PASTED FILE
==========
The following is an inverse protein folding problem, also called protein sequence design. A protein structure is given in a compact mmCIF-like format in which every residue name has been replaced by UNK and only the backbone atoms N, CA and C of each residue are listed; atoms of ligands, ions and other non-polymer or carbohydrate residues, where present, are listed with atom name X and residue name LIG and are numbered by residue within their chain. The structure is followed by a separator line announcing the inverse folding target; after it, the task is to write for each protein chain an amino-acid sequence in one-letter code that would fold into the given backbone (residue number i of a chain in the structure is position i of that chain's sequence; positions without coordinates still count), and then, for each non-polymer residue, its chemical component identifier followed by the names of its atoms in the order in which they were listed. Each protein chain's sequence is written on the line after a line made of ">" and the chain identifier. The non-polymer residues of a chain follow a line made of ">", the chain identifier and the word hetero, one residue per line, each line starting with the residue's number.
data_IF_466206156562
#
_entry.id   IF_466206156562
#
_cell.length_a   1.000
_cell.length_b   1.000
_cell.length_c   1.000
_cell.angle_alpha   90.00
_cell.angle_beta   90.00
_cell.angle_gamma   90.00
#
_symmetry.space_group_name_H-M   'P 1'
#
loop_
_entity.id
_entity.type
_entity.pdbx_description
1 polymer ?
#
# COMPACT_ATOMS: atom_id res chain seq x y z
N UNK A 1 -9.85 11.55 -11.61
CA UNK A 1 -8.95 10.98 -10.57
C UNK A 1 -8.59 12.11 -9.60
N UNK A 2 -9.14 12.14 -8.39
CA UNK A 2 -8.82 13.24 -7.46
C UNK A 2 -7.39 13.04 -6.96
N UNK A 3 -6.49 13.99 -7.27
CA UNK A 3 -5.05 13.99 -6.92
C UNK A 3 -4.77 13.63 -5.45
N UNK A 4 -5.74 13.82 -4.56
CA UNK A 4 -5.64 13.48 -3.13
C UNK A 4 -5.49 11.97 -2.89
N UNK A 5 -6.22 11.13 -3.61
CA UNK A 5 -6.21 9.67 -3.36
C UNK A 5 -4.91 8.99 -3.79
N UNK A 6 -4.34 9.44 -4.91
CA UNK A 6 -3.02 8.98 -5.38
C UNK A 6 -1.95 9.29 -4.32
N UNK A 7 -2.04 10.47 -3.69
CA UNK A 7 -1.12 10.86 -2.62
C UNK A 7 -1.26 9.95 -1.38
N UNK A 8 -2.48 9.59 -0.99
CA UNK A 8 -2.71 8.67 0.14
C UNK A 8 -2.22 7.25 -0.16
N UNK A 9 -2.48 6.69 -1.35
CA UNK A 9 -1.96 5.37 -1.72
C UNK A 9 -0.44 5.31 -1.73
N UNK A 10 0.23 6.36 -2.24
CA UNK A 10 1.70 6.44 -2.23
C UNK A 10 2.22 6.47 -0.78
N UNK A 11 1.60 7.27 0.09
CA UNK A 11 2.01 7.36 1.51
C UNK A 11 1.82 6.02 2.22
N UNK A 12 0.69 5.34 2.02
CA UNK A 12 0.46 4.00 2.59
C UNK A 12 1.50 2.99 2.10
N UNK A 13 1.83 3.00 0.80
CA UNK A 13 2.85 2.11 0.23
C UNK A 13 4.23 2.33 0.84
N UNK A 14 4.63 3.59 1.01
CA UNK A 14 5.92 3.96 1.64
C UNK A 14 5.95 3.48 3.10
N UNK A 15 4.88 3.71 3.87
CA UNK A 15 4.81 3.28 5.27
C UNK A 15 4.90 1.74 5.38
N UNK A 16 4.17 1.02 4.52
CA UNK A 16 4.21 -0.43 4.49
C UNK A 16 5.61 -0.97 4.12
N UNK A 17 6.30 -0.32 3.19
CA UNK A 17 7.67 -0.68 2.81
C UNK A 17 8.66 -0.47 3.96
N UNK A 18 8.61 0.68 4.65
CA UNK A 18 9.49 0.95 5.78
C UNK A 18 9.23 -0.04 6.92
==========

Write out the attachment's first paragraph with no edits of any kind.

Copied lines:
The following is an inverse protein folding problem, also called protein sequence design. A protein structure is given in a compact mmCIF-like format in which every residue name has been replaced by UNK and only the backbone atoms N, CA and C of each residue are listed; atoms of ligands, ions and other non-polymer or carbohydrate residues, where present, are listed with atom name X and residue name LIG and are numbered by residue within their chain. The structure is followed by a separator line announcing the inverse folding target; after it, the task is to write for each protein chain an amino-acid sequence in one-letter code that would fold into the given backbone (residue number i of a chain in the structure is position i of that chain's sequence; positions without coordinates still count), and then, for each non-polymer residue, its chemical component identifier followed by the names of its atoms in the order in which they were listed. Each protein chain's sequence is written on the line after a line made of ">" and the chain identifier. The non-polymer residues of a chain follow a line made of ">", the chain identifier and the word hetero, one residue per line, each line starting with the residue's number.